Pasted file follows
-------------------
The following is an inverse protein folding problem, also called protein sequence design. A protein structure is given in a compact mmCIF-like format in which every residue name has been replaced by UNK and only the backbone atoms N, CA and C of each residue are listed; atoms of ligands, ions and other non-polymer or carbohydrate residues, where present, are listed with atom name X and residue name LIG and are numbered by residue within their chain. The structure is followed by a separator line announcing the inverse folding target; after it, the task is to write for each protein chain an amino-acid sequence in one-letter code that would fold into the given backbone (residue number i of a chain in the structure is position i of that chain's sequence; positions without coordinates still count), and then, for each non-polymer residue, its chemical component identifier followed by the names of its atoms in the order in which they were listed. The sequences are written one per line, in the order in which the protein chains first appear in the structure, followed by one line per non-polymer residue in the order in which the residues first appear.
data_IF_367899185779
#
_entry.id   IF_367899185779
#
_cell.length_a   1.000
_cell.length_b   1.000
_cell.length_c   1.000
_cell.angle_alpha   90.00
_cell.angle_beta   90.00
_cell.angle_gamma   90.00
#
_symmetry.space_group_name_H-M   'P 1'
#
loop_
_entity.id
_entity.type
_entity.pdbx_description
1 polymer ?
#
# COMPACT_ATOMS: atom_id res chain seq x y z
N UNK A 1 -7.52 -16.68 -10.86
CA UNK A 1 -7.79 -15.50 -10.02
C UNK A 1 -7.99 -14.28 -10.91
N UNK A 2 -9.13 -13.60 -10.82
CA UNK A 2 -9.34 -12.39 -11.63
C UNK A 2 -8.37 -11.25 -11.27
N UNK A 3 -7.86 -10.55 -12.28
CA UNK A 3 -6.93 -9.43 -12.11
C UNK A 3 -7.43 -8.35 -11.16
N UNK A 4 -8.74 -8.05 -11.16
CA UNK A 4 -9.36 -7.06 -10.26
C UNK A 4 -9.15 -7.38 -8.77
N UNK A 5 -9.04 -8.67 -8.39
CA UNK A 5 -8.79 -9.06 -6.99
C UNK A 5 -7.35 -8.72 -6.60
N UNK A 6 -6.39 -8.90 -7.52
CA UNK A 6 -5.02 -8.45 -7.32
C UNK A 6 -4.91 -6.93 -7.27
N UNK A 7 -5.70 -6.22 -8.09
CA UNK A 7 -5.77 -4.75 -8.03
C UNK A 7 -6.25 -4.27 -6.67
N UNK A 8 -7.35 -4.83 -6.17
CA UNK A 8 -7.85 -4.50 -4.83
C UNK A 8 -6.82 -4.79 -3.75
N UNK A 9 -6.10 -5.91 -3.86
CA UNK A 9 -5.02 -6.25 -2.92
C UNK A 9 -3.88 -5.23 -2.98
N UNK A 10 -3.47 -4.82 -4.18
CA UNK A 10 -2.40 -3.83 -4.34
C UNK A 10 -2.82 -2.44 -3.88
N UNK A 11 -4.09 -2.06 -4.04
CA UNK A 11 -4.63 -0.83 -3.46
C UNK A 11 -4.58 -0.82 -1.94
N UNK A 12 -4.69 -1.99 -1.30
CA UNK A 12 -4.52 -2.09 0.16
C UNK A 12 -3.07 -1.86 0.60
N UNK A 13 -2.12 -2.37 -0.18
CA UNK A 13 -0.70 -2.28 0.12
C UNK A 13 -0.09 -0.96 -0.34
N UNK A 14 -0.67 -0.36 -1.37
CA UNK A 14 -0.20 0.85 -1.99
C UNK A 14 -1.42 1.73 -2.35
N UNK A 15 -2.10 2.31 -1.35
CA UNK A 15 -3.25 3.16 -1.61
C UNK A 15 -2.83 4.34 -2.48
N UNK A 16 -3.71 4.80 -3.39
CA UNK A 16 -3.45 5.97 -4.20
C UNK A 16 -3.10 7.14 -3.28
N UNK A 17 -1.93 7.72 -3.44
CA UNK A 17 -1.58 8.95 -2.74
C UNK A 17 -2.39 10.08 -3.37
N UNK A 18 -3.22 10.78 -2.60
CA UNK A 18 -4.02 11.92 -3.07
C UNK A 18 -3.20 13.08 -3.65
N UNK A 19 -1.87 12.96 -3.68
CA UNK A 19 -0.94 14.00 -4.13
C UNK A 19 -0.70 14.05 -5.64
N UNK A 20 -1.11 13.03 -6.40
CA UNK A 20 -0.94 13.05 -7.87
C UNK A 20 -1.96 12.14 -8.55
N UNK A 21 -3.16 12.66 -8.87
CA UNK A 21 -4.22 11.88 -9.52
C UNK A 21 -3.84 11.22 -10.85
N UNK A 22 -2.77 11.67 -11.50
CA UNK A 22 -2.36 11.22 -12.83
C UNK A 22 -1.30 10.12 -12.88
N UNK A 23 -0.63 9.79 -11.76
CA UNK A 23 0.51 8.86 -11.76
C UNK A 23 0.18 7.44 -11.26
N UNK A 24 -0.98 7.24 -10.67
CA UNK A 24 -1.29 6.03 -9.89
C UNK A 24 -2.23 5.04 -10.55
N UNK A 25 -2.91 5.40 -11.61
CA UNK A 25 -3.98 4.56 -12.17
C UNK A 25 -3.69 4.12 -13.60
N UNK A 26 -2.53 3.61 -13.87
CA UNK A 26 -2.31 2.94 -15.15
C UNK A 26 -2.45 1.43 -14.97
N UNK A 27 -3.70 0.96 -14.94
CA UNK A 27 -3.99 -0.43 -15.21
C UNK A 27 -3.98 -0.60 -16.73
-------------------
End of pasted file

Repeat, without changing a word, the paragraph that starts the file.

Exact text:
The following is an inverse protein folding problem, also called protein sequence design. A protein structure is given in a compact mmCIF-like format in which every residue name has been replaced by UNK and only the backbone atoms N, CA and C of each residue are listed; atoms of ligands, ions and other non-polymer or carbohydrate residues, where present, are listed with atom name X and residue name LIG and are numbered by residue within their chain. The structure is followed by a separator line announcing the inverse folding target; after it, the task is to write for each protein chain an amino-acid sequence in one-letter code that would fold into the given backbone (residue number i of a chain in the structure is position i of that chain's sequence; positions without coordinates still count), and then, for each non-polymer residue, its chemical component identifier followed by the names of its atoms in the order in which they were listed. The sequences are written one per line, in the order in which the protein chains first appear in the structure, followed by one line per non-polymer residue in the order in which the residues first appear.